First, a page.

In April of 2024, Rachel Carter & The Legacy Makers are due to raise a statue titled Standing in This Place in the rejuvenated Broadmarsh. It depicts two women hand in hand - a white female garment worker and an enslaved African woman. The project is still seeking fundraising so that it can stand life-size and do justice to its inspiration...
“My ancestors were Rufus and Eliza Crooks,” says artist Rachel Carter, speaking about her inspiration and research for the project. “They lived in an area called Horsley Woodhouse and followed a long line of blacksmith nailers, so Rufus, my three times great Grandfather, was a blacksmith nailer. They, like many other families, must have answered a call.” She then shows me a newspaper cutting from the time, recruiting women to work in the cotton mills in exchange for a house and every necessary convenience (particularly, a cow).
“And so I find them moving the whole family to Darley Abbey. They reside in one of the little mill workers' cottages and four of the children all go to work in the Darley Abbey Cotton Mill, while the father Rufus gets work in the paper mill next door,” explains Rachel. “I think what I'm seeing by looking at the data is that as more children come of age, they too are going into the cotton mill and working in the cotton industry. By looking at their whole lives, they're moving constantly from different cotton mills and different jobs and putting themselves in danger. I found that my great, great grandmother was born into this mill working family.”
Data from the eighteenth and nineteenth centuries shows that many female garment workers resided in the greater Broadmarsh area, hence the project’s name; we trace our ancestor’s footsteps, as they stood, in this place.
“When we started, we were all volunteer researchers on a project that was looking at the migration of workers going into the cotton mills, and how that burgeoning cotton industry was built on the side of the world where lots of people of African descent were forcibly taken from their homeland and forced to work in the cotton fields.”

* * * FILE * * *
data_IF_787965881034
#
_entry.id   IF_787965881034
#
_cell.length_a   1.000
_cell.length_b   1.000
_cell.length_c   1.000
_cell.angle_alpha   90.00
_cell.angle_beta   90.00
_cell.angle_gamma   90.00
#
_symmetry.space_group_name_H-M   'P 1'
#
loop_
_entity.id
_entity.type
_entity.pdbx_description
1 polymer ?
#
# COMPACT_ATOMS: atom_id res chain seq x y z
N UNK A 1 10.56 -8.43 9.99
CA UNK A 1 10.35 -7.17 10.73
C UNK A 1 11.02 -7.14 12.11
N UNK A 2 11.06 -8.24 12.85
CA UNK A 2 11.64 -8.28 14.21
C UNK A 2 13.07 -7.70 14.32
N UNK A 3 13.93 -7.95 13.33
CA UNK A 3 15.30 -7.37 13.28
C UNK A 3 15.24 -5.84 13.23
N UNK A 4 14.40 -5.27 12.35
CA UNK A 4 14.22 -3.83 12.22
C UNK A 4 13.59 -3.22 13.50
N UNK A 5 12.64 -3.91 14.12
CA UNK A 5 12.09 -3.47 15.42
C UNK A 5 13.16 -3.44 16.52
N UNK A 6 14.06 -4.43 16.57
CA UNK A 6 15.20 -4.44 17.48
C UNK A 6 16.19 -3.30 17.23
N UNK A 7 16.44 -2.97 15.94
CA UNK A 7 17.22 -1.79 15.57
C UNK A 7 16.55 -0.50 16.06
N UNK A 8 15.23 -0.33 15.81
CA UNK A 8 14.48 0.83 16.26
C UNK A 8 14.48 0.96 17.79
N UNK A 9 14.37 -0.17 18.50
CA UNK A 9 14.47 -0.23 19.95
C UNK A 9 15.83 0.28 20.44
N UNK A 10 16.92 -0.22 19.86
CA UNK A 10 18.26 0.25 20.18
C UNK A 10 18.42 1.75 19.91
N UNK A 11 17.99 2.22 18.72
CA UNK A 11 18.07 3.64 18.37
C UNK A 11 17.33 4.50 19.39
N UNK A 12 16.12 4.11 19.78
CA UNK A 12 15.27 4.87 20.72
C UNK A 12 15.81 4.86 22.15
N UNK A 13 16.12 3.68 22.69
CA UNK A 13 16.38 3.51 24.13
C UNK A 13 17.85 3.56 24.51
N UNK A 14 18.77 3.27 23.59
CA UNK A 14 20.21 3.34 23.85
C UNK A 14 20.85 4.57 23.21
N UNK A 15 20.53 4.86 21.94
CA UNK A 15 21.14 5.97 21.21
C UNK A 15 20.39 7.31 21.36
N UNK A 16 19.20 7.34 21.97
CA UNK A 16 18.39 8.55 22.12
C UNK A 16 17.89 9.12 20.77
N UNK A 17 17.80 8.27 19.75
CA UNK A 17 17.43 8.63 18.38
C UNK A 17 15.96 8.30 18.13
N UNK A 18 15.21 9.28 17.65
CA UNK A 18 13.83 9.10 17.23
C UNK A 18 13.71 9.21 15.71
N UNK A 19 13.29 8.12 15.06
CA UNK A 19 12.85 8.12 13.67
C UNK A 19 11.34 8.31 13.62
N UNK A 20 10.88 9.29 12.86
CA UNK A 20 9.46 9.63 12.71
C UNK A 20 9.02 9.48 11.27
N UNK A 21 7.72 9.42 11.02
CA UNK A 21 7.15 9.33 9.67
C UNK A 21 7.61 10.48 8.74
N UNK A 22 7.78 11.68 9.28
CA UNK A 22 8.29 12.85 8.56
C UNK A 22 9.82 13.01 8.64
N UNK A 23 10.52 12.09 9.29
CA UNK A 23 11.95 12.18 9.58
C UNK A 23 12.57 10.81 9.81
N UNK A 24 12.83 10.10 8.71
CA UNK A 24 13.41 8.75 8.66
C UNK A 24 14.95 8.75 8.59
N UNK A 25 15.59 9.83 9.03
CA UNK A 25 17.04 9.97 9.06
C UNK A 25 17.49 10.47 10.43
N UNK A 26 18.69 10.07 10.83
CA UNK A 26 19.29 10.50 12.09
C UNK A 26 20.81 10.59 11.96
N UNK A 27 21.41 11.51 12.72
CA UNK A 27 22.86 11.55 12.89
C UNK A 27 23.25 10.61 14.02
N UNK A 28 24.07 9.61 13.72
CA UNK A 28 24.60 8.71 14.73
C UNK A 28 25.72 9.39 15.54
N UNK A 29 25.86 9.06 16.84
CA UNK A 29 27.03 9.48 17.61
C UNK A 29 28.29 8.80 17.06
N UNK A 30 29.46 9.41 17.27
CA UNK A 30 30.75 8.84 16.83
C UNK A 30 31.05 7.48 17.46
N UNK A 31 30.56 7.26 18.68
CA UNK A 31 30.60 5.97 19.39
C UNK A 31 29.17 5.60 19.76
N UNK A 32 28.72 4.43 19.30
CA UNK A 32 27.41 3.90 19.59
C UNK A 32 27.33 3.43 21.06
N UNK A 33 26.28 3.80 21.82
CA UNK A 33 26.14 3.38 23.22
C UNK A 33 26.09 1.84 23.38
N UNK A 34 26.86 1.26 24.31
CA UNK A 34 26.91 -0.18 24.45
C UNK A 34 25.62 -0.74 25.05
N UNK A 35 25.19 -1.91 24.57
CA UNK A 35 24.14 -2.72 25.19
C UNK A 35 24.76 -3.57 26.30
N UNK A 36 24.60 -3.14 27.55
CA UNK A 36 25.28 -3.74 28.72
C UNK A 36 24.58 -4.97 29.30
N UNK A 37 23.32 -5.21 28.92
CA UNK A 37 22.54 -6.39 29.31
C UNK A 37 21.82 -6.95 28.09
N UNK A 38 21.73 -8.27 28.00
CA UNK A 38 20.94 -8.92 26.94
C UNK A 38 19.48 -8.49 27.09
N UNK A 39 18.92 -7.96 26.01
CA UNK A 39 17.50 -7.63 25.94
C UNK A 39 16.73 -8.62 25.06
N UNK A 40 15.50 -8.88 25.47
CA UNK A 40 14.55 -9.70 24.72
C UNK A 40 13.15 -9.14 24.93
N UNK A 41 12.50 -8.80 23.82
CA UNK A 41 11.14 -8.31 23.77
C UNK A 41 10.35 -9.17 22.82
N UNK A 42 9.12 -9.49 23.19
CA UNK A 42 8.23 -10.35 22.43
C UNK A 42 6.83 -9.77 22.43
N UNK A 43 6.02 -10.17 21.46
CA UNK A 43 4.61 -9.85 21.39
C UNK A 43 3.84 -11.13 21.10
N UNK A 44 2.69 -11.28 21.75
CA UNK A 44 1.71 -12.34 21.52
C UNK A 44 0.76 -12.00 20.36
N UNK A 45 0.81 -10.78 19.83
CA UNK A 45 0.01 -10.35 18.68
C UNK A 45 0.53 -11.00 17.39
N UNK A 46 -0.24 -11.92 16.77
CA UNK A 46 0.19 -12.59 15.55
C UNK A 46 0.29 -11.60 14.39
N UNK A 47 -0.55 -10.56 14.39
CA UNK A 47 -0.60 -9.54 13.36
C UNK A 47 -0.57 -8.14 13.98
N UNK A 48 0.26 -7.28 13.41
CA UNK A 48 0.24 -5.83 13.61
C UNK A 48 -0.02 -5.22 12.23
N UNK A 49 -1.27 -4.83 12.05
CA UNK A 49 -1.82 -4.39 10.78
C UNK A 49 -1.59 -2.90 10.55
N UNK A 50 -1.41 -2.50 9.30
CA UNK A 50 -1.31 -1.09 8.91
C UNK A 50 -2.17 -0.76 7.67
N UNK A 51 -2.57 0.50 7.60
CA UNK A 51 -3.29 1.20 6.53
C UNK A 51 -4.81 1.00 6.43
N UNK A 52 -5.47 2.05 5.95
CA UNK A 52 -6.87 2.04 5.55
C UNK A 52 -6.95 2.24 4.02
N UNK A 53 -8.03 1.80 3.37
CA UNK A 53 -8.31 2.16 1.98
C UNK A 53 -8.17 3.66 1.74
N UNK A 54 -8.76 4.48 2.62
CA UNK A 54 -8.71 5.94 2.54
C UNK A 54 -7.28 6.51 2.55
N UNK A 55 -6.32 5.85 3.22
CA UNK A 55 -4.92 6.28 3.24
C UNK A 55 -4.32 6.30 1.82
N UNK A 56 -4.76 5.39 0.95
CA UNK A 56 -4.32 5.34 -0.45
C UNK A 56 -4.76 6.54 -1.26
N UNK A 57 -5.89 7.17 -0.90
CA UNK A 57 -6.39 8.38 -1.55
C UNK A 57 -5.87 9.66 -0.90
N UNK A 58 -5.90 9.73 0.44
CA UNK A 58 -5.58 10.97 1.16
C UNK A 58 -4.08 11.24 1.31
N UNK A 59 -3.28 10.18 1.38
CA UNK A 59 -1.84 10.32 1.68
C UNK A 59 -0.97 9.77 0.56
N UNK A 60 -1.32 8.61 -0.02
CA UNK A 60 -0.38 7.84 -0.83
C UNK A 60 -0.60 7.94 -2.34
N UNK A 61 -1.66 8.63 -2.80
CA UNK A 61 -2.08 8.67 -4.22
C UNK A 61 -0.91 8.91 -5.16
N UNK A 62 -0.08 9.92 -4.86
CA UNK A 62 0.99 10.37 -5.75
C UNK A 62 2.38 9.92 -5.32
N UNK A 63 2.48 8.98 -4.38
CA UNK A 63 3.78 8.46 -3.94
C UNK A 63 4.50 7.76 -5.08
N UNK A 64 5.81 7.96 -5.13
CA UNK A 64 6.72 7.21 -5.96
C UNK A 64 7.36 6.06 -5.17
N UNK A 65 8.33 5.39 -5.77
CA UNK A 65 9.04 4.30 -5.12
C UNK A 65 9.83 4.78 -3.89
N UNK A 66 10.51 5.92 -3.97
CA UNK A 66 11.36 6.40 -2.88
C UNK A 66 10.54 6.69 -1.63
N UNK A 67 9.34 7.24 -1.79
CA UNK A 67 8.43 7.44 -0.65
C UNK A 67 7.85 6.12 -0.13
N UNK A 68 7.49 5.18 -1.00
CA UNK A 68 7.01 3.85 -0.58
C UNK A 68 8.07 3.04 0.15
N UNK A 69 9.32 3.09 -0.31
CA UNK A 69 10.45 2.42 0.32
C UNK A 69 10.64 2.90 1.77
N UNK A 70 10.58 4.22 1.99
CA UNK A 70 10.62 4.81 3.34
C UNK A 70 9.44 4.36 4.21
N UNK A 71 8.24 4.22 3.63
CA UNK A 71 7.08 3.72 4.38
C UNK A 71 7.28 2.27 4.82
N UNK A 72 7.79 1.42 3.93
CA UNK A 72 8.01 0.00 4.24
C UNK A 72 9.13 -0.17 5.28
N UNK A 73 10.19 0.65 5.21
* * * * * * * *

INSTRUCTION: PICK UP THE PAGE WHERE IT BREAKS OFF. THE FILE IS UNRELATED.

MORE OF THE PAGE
Rachel wasn't aware of that element of her ancestor story, and was focused purely on the working conditions her own ancestors found themselves in. “Some of them died of cotton lung,” she tells me solemnly, “which was a common killer of mill workers, but there was always another sibling there to take their place. I really wanted to understand their lives, what they were going through. But then equally you've got members of The Legacy Makers with their African ancestors being enslaved, and for them they had the same want to understand what their ancestors' lives were like. What they were going through. Why were they taken there?”
The Legacy Makers are a volunteer group est. 2014 by Bright Ideas Nottingham, exploring what was happening in Darley Abbey in the early 1800s, and how their enslaved African ancestors are connected to the wealth of Darley Abbey through the cotton trade. For Legacy Maker Louise Garvey the project ties into her own ancestry by looking at the history and culture of enslaved African people, British factory workers and the cotton industry in Britain, while also focusing on the struggles of women. “As a descendant of enslaved ancestors myself, I’m reminded of my grandmother and the stories she told about her heritage, her spiritual and ancestral way of being and the positive cultural influence that she instilled in me.”
“We've both gone on this journey,” Rachel continues, “So it was important that that is also represented in the sculpture because it would be easy for me to just represent my ancestor in a sculpture, but I don't think that's telling the whole story, they have to be there together, and together our common ancestors provided wealth to the city. They may not have lived here but they have contributed nonetheless.”